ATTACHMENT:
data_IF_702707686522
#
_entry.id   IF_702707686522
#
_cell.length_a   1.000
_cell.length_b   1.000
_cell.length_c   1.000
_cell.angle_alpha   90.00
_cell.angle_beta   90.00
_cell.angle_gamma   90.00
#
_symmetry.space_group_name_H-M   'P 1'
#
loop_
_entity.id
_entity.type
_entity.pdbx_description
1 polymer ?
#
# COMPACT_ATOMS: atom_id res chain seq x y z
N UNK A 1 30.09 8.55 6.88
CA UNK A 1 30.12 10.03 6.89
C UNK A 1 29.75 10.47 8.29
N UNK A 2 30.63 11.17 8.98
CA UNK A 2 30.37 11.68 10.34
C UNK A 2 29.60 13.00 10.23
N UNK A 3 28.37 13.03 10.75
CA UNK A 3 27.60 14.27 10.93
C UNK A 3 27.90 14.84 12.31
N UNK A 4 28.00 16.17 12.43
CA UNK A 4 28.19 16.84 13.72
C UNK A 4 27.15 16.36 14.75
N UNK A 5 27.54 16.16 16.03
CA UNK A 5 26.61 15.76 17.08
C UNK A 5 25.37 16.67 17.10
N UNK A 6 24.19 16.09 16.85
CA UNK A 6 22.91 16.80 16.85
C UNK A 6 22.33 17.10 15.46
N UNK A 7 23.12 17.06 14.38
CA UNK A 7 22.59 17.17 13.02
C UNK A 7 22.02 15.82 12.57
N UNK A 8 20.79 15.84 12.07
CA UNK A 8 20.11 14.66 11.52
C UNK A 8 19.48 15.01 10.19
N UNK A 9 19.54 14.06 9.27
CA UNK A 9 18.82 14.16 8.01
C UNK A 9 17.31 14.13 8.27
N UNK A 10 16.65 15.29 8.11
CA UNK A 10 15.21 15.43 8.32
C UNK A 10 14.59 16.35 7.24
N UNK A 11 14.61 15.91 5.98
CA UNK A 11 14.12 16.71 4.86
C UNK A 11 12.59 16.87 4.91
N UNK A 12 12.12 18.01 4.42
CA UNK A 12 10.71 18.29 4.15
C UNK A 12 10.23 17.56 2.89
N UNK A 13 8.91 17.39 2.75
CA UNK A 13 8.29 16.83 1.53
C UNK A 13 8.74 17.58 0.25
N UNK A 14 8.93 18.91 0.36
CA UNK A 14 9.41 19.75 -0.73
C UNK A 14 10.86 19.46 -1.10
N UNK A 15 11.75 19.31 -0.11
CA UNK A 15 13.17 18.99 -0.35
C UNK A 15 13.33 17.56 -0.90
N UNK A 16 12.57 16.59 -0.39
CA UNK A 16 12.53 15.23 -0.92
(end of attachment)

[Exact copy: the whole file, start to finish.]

data_IF_702707686522
#
_entry.id   IF_702707686522
#
_cell.length_a   1.000
_cell.length_b   1.000
_cell.length_c   1.000
_cell.angle_alpha   90.00
_cell.angle_beta   90.00
_cell.angle_gamma   90.00
#
_symmetry.space_group_name_H-M   'P 1'
#
loop_
_entity.id
_entity.type
_entity.pdbx_description
1 polymer ?
#
# COMPACT_ATOMS: atom_id res chain seq x y z
N UNK A 1 30.09 8.55 6.88
CA UNK A 1 30.12 10.03 6.89
C UNK A 1 29.75 10.47 8.29
N UNK A 2 30.63 11.17 8.98
CA UNK A 2 30.37 11.68 10.34
C UNK A 2 29.60 13.00 10.23
N UNK A 3 28.37 13.03 10.75
CA UNK A 3 27.60 14.27 10.93
C UNK A 3 27.90 14.84 12.31
N UNK A 4 28.00 16.17 12.43
CA UNK A 4 28.19 16.84 13.72
C UNK A 4 27.15 16.36 14.75
N UNK A 5 27.54 16.16 16.03
CA UNK A 5 26.61 15.76 17.08
C UNK A 5 25.37 16.67 17.10
N UNK A 6 24.19 16.09 16.85
CA UNK A 6 22.91 16.80 16.85
C UNK A 6 22.33 17.10 15.46
N UNK A 7 23.12 17.06 14.38
CA UNK A 7 22.59 17.17 13.02
C UNK A 7 22.02 15.82 12.57
N UNK A 8 20.79 15.84 12.07
CA UNK A 8 20.11 14.66 11.52
C UNK A 8 19.48 15.01 10.19
N UNK A 9 19.54 14.06 9.27
CA UNK A 9 18.82 14.16 8.01
C UNK A 9 17.31 14.13 8.27
N UNK A 10 16.65 15.29 8.11
CA UNK A 10 15.21 15.43 8.32
C UNK A 10 14.59 16.35 7.24
N UNK A 11 14.61 15.91 5.98
CA UNK A 11 14.12 16.71 4.86
C UNK A 11 12.59 16.87 4.91
N UNK A 12 12.12 18.01 4.42
CA UNK A 12 10.71 18.29 4.15
C UNK A 12 10.23 17.56 2.89
N UNK A 13 8.91 17.39 2.75
CA UNK A 13 8.29 16.83 1.53
C UNK A 13 8.74 17.58 0.25
N UNK A 14 8.93 18.91 0.36
CA UNK A 14 9.41 19.75 -0.73
C UNK A 14 10.86 19.46 -1.10
N UNK A 15 11.75 19.31 -0.11
CA UNK A 15 13.17 18.99 -0.35
C UNK A 15 13.33 17.56 -0.90
N UNK A 16 12.57 16.59 -0.39
CA UNK A 16 12.53 15.23 -0.92